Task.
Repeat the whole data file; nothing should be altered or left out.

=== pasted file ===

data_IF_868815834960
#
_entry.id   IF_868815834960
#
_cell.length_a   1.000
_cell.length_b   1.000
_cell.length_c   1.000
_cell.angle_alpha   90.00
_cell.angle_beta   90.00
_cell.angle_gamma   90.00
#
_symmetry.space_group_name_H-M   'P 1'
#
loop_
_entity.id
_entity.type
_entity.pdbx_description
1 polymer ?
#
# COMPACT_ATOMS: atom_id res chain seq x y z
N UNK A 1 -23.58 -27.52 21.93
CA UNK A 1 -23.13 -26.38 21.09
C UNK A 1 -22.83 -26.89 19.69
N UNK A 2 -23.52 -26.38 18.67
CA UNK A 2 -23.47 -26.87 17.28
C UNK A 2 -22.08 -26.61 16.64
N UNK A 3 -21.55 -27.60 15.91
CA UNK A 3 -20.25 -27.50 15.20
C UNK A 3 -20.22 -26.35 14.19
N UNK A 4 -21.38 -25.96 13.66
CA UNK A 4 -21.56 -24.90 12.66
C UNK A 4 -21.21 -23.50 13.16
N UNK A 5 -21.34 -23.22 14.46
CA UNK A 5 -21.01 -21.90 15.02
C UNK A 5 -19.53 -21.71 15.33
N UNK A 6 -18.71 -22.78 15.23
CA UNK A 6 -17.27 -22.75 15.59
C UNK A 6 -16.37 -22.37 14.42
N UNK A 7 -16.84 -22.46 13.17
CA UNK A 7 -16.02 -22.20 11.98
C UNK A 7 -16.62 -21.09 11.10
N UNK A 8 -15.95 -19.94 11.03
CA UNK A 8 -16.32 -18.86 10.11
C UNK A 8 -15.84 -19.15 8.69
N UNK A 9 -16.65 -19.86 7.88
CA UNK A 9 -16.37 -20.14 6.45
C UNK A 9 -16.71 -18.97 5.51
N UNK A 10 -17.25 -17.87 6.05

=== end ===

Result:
data_IF_868815834960
#
_entry.id   IF_868815834960
#
_cell.length_a   1.000
_cell.length_b   1.000
_cell.length_c   1.000
_cell.angle_alpha   90.00
_cell.angle_beta   90.00
_cell.angle_gamma   90.00
#
_symmetry.space_group_name_H-M   'P 1'
#
loop_
_entity.id
_entity.type
_entity.pdbx_description
1 polymer ?
#
# COMPACT_ATOMS: atom_id res chain seq x y z
N UNK A 1 -23.58 -27.52 21.93
CA UNK A 1 -23.13 -26.38 21.09
C UNK A 1 -22.83 -26.89 19.69
N UNK A 2 -23.52 -26.38 18.67
CA UNK A 2 -23.47 -26.87 17.28
C UNK A 2 -22.08 -26.61 16.64
N UNK A 3 -21.55 -27.60 15.91
CA UNK A 3 -20.25 -27.50 15.20
C UNK A 3 -20.22 -26.35 14.19
N UNK A 4 -21.38 -25.96 13.66
CA UNK A 4 -21.56 -24.90 12.66
C UNK A 4 -21.21 -23.50 13.16
N UNK A 5 -21.34 -23.22 14.46
CA UNK A 5 -21.01 -21.90 15.02
C UNK A 5 -19.53 -21.71 15.33
N UNK A 6 -18.71 -22.78 15.23
CA UNK A 6 -17.27 -22.75 15.59
C UNK A 6 -16.37 -22.37 14.42
N UNK A 7 -16.84 -22.46 13.17
CA UNK A 7 -16.02 -22.20 11.98
C UNK A 7 -16.62 -21.09 11.10
N UNK A 8 -15.95 -19.94 11.03
CA UNK A 8 -16.32 -18.86 10.11
C UNK A 8 -15.84 -19.15 8.69
N UNK A 9 -16.65 -19.86 7.88
CA UNK A 9 -16.37 -20.14 6.45
C UNK A 9 -16.71 -18.97 5.51
N UNK A 10 -17.25 -17.87 6.05